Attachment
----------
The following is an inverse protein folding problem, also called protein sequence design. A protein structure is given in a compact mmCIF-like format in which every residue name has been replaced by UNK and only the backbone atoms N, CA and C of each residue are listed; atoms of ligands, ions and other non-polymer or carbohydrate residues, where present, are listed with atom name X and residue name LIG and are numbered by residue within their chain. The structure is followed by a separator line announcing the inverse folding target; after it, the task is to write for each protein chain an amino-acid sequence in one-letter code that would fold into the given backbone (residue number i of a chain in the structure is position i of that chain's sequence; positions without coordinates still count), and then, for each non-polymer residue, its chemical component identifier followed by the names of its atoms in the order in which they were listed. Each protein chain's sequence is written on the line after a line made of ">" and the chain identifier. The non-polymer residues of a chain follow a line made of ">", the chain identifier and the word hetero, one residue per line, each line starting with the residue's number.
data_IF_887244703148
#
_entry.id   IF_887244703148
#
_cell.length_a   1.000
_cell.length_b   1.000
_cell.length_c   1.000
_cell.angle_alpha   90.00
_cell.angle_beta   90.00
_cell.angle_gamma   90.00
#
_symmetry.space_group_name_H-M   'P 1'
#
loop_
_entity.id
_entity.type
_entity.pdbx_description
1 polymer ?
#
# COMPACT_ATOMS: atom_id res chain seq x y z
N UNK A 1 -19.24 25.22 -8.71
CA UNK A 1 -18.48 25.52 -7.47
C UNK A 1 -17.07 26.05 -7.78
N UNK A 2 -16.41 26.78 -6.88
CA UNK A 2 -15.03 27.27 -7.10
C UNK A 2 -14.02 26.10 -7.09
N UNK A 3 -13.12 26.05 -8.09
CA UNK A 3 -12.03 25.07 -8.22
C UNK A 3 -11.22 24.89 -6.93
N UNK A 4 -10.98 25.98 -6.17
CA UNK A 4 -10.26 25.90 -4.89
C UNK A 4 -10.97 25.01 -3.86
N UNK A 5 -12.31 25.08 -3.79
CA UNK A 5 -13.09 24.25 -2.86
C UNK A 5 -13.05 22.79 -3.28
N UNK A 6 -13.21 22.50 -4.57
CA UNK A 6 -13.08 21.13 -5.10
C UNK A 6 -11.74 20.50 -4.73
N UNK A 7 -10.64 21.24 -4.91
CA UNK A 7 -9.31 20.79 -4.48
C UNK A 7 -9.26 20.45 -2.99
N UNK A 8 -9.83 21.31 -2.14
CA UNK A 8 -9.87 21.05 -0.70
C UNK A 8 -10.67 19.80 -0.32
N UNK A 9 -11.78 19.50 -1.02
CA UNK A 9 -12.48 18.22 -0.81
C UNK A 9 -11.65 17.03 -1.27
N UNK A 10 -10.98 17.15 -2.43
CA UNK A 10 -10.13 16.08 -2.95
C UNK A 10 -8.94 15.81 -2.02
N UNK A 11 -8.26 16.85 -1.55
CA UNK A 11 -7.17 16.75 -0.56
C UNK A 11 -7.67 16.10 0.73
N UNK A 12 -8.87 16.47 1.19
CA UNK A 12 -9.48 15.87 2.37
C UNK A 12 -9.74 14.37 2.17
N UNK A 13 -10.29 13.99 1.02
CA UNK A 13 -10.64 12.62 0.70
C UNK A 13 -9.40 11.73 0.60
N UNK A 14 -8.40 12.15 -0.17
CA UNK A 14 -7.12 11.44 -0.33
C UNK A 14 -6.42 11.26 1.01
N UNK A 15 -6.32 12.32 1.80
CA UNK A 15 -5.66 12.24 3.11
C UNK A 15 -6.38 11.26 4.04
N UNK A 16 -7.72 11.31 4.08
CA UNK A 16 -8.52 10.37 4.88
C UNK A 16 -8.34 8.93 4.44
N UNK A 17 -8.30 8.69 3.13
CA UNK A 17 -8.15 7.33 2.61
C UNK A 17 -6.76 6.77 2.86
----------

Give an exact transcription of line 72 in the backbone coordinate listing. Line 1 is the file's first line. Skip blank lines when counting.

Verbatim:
C UNK A 17 -6.76 6.77 2.86